The May Day coalition had secured permits for actions in Union Square and the subsequent march down Broadway to the Financial District, ensuring that the whole area was surrounded by locked metal barricades, preventing bystanders from entering or marchers from exiting except at designated points. Police protected these pens with zeal and occasional arrests. They also managed to split the OWS contingent, trapping thousands of marchers in Union Square and refusing to let them enter Broadway.

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Still, it was during the permitted march that the day's numbers reached their peak of around 30,000. The unions themselves didn't seem to turn out great masses of their own, nor did they even try to mount a general strike. But, by arranging for a permit (as occupiers would never do themselves), these more institutional allies did provide the space for a considerable show of support for the Occupy movement's concerns, which Occupy itself hasn't been able to even approach since the fall. The vast majority of people came for the permitted portion of the day and left after it was over.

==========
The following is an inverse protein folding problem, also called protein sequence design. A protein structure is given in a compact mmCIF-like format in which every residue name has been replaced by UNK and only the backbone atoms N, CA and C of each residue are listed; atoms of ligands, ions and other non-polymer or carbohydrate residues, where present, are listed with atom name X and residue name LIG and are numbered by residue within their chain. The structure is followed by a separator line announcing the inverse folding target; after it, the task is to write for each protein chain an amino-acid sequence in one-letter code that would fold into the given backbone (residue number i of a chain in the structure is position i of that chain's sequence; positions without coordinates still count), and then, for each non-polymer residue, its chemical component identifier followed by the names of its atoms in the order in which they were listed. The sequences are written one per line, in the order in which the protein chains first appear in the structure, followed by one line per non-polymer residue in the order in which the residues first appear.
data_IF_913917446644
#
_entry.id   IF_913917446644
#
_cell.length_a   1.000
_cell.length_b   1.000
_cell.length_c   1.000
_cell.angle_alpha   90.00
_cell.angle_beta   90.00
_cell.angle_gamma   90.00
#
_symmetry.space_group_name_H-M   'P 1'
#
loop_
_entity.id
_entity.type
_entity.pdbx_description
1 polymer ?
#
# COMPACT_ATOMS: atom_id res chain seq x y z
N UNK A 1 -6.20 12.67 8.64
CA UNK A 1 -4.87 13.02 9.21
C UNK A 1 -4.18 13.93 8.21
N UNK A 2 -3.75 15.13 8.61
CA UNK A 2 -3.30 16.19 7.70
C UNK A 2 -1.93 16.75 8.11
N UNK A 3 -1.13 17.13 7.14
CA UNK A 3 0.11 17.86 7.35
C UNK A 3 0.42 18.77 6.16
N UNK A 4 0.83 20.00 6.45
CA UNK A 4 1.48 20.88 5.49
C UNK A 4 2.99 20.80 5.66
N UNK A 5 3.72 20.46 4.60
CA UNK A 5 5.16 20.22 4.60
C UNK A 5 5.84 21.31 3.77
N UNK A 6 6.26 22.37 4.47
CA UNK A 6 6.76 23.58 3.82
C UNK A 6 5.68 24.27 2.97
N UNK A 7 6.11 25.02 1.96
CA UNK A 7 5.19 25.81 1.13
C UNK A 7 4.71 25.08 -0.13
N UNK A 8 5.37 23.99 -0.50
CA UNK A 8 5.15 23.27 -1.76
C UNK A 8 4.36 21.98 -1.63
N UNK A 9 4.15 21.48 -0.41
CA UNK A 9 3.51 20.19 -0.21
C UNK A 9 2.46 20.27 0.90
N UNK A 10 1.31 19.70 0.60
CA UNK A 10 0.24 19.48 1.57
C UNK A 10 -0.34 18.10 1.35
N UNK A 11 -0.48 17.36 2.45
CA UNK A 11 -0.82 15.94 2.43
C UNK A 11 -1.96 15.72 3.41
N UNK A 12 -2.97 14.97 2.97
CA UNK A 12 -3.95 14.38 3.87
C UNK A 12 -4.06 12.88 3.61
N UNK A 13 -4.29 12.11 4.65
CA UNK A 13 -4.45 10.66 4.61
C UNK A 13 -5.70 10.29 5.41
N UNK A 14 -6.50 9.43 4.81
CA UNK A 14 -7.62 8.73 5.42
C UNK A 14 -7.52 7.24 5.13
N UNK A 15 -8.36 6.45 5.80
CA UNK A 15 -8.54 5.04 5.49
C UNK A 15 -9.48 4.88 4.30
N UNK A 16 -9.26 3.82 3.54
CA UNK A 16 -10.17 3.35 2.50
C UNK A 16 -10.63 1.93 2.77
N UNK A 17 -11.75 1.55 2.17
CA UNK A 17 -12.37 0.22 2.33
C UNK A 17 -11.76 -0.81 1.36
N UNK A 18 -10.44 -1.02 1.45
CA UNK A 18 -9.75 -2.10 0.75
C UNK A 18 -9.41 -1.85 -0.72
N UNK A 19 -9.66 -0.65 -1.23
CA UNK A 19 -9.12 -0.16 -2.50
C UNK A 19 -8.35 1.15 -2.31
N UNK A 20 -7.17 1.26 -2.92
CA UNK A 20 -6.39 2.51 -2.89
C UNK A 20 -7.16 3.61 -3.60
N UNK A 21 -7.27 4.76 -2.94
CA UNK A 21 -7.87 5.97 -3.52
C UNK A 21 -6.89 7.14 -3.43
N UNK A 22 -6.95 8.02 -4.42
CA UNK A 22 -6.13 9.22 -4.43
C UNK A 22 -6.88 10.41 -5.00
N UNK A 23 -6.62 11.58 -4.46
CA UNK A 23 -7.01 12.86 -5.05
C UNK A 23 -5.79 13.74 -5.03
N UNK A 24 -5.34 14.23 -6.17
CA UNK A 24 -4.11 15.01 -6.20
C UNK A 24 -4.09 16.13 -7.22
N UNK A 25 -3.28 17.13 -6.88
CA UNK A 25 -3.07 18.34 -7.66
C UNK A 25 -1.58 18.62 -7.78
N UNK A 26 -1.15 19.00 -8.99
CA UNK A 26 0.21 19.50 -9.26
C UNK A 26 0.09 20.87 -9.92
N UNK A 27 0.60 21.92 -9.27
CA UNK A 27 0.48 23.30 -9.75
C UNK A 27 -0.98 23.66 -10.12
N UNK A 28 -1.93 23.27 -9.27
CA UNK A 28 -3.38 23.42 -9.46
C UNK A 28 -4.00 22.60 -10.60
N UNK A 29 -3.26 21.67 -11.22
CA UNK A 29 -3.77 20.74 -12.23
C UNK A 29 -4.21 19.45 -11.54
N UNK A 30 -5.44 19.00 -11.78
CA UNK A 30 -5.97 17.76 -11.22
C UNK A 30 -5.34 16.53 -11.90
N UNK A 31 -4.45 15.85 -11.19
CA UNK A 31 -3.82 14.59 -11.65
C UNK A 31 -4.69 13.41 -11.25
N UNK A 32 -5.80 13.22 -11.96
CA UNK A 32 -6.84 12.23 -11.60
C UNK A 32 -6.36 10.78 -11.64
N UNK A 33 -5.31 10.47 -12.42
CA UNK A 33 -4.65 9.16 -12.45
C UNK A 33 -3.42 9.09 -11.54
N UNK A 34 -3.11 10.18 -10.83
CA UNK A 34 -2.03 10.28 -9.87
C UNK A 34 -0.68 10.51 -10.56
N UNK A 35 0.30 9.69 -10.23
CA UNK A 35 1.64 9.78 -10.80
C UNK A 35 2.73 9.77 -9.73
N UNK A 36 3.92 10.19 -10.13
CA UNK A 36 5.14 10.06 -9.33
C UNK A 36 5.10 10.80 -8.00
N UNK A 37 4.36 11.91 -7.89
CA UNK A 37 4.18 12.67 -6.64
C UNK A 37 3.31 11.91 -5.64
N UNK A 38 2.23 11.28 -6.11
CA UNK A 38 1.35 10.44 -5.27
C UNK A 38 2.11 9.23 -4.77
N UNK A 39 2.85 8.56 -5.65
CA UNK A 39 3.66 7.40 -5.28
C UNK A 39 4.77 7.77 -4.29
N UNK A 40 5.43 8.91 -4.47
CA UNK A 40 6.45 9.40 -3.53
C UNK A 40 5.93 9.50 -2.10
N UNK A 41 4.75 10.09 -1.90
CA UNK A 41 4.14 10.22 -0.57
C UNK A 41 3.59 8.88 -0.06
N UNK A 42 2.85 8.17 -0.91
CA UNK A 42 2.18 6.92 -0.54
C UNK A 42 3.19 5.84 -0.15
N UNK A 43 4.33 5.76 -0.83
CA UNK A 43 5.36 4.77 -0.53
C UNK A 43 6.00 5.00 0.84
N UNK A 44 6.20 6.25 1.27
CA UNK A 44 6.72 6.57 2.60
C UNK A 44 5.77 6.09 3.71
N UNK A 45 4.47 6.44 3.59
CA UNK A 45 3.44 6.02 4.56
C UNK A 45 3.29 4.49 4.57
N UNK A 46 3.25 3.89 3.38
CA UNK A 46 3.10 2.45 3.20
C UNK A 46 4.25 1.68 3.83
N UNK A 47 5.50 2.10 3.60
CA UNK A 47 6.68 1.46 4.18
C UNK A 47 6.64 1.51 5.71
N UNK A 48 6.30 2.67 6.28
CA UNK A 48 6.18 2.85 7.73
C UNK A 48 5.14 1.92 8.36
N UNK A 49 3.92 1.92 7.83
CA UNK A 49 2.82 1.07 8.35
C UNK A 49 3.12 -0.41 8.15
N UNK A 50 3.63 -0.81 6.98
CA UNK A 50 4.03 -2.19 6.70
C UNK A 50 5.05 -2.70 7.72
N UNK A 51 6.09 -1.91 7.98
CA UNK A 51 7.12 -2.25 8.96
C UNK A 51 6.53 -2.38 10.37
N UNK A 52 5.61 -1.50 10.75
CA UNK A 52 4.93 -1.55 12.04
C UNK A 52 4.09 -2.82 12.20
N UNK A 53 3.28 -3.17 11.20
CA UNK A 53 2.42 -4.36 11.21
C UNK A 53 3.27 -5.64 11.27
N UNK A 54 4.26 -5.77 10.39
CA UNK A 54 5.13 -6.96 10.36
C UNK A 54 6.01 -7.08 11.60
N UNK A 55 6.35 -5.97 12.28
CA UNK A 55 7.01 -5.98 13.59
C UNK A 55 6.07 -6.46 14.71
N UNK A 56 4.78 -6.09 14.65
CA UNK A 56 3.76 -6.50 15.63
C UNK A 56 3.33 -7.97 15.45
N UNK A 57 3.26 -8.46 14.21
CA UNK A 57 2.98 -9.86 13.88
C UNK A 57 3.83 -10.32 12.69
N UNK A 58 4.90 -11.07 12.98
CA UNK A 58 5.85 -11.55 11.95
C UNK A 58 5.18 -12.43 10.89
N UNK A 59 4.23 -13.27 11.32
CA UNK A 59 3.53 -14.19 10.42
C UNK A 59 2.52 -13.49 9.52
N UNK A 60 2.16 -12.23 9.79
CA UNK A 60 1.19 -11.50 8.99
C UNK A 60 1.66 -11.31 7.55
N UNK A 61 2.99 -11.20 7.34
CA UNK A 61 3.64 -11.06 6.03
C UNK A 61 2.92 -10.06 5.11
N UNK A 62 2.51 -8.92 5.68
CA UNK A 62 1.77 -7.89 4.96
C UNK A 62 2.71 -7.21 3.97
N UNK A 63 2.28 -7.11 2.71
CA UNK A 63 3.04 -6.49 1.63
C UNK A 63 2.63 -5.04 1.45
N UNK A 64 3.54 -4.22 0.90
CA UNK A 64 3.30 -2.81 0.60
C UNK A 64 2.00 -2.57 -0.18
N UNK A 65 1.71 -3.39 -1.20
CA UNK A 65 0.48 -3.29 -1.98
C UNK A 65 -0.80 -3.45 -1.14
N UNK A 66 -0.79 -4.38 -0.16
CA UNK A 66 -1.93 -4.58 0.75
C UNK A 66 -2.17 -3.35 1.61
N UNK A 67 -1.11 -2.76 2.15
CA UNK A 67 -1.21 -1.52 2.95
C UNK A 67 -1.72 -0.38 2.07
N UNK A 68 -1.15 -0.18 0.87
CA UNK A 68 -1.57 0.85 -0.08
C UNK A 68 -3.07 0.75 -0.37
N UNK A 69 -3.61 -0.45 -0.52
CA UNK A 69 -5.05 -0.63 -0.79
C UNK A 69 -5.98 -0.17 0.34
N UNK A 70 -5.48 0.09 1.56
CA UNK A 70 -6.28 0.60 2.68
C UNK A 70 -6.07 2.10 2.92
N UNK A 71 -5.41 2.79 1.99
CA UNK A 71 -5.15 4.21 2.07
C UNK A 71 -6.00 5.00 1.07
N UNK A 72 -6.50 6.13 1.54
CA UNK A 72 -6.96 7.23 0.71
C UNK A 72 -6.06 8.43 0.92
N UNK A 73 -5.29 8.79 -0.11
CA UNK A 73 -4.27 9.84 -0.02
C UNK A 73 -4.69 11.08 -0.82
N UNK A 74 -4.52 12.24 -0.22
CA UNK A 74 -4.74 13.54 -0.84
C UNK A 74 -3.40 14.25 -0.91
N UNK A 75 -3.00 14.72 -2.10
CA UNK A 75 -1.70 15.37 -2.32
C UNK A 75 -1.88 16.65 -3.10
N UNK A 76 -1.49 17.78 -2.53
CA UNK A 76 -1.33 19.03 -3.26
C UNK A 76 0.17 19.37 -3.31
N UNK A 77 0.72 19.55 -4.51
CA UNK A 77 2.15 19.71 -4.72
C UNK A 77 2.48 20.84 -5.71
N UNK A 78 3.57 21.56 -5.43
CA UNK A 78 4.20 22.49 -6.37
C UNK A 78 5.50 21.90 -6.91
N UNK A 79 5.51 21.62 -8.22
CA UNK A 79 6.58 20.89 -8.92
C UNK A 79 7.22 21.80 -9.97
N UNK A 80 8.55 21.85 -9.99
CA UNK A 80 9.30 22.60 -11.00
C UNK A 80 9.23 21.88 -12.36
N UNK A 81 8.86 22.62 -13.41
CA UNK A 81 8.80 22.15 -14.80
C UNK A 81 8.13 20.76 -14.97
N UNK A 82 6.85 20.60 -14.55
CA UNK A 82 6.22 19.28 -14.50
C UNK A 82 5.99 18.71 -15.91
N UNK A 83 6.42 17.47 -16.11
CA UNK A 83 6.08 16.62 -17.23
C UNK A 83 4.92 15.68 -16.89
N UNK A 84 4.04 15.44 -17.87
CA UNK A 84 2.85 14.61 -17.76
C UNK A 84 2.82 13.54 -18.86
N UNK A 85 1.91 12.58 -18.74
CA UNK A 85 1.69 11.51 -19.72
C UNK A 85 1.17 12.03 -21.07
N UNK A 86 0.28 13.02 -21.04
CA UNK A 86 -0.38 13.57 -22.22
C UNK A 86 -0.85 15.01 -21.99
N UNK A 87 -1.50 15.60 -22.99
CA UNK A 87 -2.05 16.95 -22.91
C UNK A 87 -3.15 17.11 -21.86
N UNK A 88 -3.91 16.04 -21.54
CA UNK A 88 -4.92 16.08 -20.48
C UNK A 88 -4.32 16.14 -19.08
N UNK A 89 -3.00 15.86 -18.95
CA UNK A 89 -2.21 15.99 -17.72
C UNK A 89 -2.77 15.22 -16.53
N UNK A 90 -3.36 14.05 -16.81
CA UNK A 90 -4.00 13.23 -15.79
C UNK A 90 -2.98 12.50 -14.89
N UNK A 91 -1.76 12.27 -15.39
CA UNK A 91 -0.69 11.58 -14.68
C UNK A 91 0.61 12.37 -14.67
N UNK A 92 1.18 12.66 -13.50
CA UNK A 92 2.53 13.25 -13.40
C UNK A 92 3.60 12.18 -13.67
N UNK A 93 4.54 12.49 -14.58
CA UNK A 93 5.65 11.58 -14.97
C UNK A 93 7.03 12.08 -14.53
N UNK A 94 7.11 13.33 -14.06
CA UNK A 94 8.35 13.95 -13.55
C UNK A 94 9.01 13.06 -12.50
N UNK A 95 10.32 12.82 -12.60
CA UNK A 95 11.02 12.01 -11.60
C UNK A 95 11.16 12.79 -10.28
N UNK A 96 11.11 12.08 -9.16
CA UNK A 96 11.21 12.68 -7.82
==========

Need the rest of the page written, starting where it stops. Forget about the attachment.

While most recent Occupy Wall Street actions have been peopled by the movement's most hardened regulars, this march brought out of the true breadth of Occupy's base of support. Down Broadway, I walked alongside two elder marchers—a nun and a priest—together holding a pillowcase marked with the words, "Bread Not Bombs." Beside us was a gigantic blue tarp covering a hundred or so of OWS' rowdier troops, threatening, in so far only theoretical chants, to burn banks and smash the state. Undocumented immigrants, often reluctant to take part in Occupy's usual unpermitted actions, led the way ahead of us.

The nun, no stranger to the front lines of protests, couldn't believe the level of police presence. "When did it become like this?" she kept asking. We were followed all the way by a line of NYPD scooters and watched from overhead by four NYPD helicopters. The department's taste for pageantry was on particular display downtown, where multiple rows of officers and a line of horses blocked the entrance to Wall Street. Those under the tarp shouted "Fuck the police!" and the priest thanked individual cops for their service—a diversity of tactics.

The very idea of a general strike, or comparable mass disobedience, has been unheard-of for decades in the U.S. and is increasingly being heard of now thanks to Occupy.

As dark came, occupiers' plans to hold an after-party in Battery Park were foiled by police blockades. Text-message alerts guided those who wished to stay to a Vietnam veterans' memorial tucked along the East River waterfront between buildings that house Morgan Stanley and Standard & Poor’s. The memorial includes a space that served as a perfect amphitheater for a thousand-strong "people's assembly"—so named because OWS' General Assembly is currently defunct—and it became one of those moments of collective effervescence and speaking-in-one-voice that won so many discursively-inclined hearts to the movement in the fall. People of other inclinations danced to the familiar sound of the drum circle on the far side of the park.